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Alfalfa crop damaged in Manitowoc County

Alfalfa crop and weeds in Manitowoc County, May 16, 2017 (WLUK/Eric Peterson)

MANITOWOC COUNTY, Wis. (WLUK) -- The spring season is underway in many parts of Northeast Wisconsin, but some Lakeshore dairy farmers are dealing with an outlook of a different kind.

In Manitowoc County, much of the alfalfa crop used to make hay is either dead, or dying, and producers are scrambling to find ways to feed their cows.

With the single turn of the shovel, Tyler Wagner could clearly see what was left of his alfalfa crop.

"This plant, it's pretty much disintegrated," said Wagner, who owns Twin Elm Farm.

Wagner grows corn, wheat, and alfalfa on his 900-acre family farm near Valders.

"The mild winter was nice for in the barn, but for the field, they kind of took the bad end of that," he said.

Wagner says a relatively mild winter killed off about three quarters of his alfalfa crop.

"We prefer to have a good 5-6 inches of snow cover on the crops most of the winter, because the frost will wreak havoc if it starts pushing up on the roots, for any of the winter crops, that make it through the winter," he said.

"It's a very difficult year. I would classify it as brutal. In fact we've probably lost 50-60 percent or more of our alfalfa acreage here in Manitowoc County," said Scott Gunderson, Manitowoc County Agricultural Agent.

Gunderson says farmers typically plant alfalfa every three to four years. This season, farmers may have to re-plant, replace, or buy.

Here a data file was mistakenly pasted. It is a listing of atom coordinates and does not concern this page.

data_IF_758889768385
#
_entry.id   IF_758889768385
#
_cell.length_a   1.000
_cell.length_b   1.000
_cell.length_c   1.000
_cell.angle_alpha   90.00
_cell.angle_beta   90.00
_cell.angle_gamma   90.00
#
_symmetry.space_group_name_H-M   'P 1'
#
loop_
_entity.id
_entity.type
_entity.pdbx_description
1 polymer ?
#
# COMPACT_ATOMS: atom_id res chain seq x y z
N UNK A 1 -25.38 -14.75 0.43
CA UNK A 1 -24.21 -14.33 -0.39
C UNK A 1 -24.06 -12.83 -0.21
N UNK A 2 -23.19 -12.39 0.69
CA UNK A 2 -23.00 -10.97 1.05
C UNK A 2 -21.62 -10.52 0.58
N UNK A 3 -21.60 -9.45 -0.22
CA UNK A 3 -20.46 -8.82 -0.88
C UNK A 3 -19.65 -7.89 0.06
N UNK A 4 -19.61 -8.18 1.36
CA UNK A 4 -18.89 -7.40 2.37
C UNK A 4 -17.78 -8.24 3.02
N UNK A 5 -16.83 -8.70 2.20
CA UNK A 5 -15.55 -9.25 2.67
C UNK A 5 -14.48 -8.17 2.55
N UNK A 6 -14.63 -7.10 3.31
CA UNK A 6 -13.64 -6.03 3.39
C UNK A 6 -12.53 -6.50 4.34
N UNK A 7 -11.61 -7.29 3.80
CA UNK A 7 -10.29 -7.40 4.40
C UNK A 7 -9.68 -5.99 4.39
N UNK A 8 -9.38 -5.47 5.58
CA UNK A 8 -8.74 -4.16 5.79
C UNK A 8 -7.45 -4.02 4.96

"The price is going up for hay. In the last two weeks, it's gone up maybe $12 a ton of dry hay equivalent. Dry baled hay. And that though is probably not the end. I think we'll see additional increases," he said.

And when it comes to Wagner's field, he says he'll try to salvage what he can. He'll let the alfalfa grow at least another 10 days before harvesting it and replacing it with something else.

"Turn around and put corn back on it, so at least we got some extra forage for the cows," said Wagner.

Wagner says he is already about three weeks behind schedule, and recent rains mean his tractors aren't going anywhere.

"It doesn't give us much time to get the corn in the ground, considering spring is pretty late already," he said.

Things appear to be looking up for corn planting.

The USDA says 48 percent of the state's corn crop has now been planted. A week ago it was only 15 percent.

Even though the crop is almost half in the ground, officials say it's still 25 percent behind the average for this time of year.

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